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How To Dye a Crystal Ball Inspired Colorway on PRISM

By Gina Rockenwagner on August 13, 2021

Spooky season is coming up! As soon as that first cool breeze hits, you know I’m reaching for my knitting. With so many new yarns to dye from Knomad, I have my work cut out for me! One beautiful new bare yarn is called PRISM. Prism is a blend of soft superwash merino wool with a touch of silk. The silk provides a soft glisten to the yarn that gives this two ply construction a magical look. Great for sweaters and accessories you wear next to skin, we think Prism will quickly become a treasured part of your yarn line up!

I’m feeling very witchy with autumn upon us! I’m dyeing up three skeins of Prism in a bewitching colorway inspired by the crystal ball emoji, with deep purple, black and speckles of black on a white background. Hop on your broomstick and join me for the tutorial!

MATERIALS

  • 3 skeins of Knomad PRISM yarn 85% Superwash Merino Wool, 15% Mulberry Silk We designed this project for PRISM, but it would work well on any of our yarns.
  • Dharma Trading co dye for silk and wool. I used the colors HYACINTH, INTENSE IRIS, and TRUE BLACK.
  • Gram scale
  • 3 cups to mix the dye in. If one of the cups has a lid, this will make it easy to store any unused dye powder mix from the speckles for a future use.
  • Citric acid powder
  • Metal chafing pan at least 3 inches deep – We need to dye in something with a lot of surface area in order to get nice speckles.
  • A tablespoon
  • Tongs
  • Your regular set up for heat setting yarn
  • Optional: 3 zip ties

SOAK THE YARN

Loop a zip tie around each skein of yarn, if you are using them.

Soak the yarn in lukewarm water with a dash of citric acid for about 1 hour.

MIX AND MEASURE THE DYE

Make sure to always protect yourself with gloves and a respirator whenever you work with dye in its powder form. A dust or surgical mask is not enough protection to safely work with dye powder!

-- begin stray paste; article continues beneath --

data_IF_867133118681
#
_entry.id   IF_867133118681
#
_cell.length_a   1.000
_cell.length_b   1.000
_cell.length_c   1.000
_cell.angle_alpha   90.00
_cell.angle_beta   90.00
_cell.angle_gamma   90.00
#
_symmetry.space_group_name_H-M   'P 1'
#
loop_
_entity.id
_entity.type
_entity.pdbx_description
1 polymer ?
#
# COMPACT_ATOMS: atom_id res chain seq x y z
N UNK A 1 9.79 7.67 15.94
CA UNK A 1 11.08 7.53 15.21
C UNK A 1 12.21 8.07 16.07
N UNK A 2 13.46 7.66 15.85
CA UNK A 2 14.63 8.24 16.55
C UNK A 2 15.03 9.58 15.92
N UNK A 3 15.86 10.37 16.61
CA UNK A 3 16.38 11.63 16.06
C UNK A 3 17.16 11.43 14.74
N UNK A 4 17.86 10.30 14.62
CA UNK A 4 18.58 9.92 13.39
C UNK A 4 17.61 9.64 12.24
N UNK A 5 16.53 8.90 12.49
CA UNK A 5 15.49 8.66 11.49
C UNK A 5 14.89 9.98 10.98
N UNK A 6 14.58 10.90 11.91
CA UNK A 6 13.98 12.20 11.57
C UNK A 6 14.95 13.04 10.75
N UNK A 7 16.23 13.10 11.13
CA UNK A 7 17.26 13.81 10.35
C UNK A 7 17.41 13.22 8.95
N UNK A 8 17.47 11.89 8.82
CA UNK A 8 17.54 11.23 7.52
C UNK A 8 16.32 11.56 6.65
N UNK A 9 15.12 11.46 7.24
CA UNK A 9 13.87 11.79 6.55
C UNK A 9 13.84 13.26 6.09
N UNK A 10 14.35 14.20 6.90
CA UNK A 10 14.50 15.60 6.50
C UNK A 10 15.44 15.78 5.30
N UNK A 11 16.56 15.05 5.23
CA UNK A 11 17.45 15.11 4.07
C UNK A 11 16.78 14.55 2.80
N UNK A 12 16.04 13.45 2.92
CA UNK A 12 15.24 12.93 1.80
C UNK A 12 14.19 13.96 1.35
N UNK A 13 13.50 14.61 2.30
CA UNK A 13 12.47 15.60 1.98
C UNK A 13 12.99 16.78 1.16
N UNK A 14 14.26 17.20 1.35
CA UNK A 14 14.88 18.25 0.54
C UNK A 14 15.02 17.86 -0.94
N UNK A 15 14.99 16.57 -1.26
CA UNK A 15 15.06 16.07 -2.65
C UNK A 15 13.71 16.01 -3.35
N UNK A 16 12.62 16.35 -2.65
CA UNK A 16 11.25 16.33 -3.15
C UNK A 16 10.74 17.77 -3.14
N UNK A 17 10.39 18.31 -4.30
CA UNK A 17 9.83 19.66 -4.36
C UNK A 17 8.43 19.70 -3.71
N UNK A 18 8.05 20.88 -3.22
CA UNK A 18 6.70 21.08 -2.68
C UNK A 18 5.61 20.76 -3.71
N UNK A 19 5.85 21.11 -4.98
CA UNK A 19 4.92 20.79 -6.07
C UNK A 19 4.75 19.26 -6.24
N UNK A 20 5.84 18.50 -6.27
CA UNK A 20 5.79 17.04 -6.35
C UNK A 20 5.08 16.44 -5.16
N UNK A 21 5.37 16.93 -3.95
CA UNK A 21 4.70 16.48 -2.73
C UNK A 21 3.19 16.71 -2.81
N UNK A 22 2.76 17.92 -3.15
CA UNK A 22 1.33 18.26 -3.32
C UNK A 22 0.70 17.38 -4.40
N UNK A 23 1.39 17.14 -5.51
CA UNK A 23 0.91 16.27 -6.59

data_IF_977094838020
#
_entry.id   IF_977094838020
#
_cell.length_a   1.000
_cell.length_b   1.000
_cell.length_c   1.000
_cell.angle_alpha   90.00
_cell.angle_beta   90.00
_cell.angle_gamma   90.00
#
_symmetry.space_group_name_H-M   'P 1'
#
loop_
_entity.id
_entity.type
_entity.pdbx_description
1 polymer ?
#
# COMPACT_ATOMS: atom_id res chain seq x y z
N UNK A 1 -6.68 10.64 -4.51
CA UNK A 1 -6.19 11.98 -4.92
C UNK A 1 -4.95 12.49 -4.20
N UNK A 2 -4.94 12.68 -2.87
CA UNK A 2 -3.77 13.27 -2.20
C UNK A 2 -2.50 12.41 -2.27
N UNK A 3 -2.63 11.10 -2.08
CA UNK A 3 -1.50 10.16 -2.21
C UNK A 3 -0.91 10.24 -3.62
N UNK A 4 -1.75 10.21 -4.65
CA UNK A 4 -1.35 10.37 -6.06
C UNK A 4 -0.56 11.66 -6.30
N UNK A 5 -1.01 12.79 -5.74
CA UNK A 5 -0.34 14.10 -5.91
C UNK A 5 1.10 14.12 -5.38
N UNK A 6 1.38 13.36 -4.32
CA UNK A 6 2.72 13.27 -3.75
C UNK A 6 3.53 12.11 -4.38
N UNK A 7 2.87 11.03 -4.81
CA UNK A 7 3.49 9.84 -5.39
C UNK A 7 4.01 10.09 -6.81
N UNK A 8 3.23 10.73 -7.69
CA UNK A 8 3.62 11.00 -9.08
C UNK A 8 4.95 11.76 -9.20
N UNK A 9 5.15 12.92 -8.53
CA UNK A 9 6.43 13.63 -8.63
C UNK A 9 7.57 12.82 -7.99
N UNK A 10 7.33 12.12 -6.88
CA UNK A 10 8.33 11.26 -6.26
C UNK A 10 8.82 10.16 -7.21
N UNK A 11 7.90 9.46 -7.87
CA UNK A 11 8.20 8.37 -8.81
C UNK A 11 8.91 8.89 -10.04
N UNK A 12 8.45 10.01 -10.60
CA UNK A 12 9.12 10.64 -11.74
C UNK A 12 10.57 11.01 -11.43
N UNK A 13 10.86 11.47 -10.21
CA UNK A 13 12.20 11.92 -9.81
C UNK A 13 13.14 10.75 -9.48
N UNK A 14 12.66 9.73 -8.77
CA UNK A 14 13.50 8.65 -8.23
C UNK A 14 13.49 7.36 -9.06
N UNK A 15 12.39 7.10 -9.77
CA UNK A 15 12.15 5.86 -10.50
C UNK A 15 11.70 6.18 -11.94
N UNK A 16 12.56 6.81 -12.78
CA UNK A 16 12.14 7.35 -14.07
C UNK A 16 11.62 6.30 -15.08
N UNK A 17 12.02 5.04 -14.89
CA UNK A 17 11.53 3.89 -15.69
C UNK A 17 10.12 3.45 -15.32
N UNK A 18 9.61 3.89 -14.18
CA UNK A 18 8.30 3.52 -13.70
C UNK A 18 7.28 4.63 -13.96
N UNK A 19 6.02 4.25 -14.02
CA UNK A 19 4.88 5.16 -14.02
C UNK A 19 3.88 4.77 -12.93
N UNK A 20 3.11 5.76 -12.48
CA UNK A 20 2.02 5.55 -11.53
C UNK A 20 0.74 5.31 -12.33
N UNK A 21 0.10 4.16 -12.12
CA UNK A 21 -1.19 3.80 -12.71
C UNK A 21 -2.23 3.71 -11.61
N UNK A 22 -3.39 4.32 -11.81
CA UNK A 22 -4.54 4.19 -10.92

1st CUP – 3 grams intense iris + 3 grams hyacinth + 6 grams citric acid powder + 1 cup very hot water

2nd CUP – 6 grams true black + 6 grams citric acid powder + 1 cup very hot water

3rd CUP – 1 gram true black + 1 teaspoon citric acid powder

Mix each cup well.

DYE THE YARN

Remove the skeins from the soaking liquid, gently squeezing the excess liquid out of the yarn. You want them to be damp, but not sopping wet. Place the three skeins side by side in the pan, pressing them down and spreading out the skeins so as much surface area as possible is exposed.  Your yarn should look like the image above. Add 2 cups of the soaking liquid to the pan.

Pour the contents of the cup of liquid true black dye mix over the far end of the 3 skeins, starting by pouring along the back edge of the pan and working across back and forth until about 1/3 of the 3 skeins of yarn are covered in black dye. The black dye will move a little bit, but that’s ok. That helps us get the spooky look we are after!

Next, take the contents of the cup of purple dye and pour this over the middle 1/3 section of the 3 skeins. Make sure to overlap with the black a little bit to prevent the bare yarn from showing through the dark sections.

 

Cover the pan and heat for 10-15 minutes.

Use a spoon to lightly sprinkle the true black dye powder mix over the bare part of the skeins. Go easy here and add it little by little. You can always add more, but it’s hard to take away dye once you’ve added it to the yarn.

When you have enough black speckles for your liking, cover the pan and heat for 10 minutes. Allow the yarn to cool for about 15 minutes.

Cover the pan and heat for 10 minutes.

Allow the yarn to cool completely.

RINSE AND DRY

Rinse and dry the yarn as you normally would.

Enjoy your finished yarn! Make sure to tag us using #Knomadyarn so we can see all your fabulous projects.

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Gina Rockenwagner

Gina Fama Röckenwagner (she/her) is a color-obsessed knit designer and textile artist based in Los Angeles, California. Her work has been featured in Vogue Knitting, Pom Pom Quarterly, and Purl Soho’s eponymous blog. She founded her line of soft, comfortable, and size-inclusive clothing, SOFT HAUS, in 2015. When not working on yarn-related endeavors, Gina can be found quilting, biking, baking and watching trashy tv with her cats, Paloma and Blooper.

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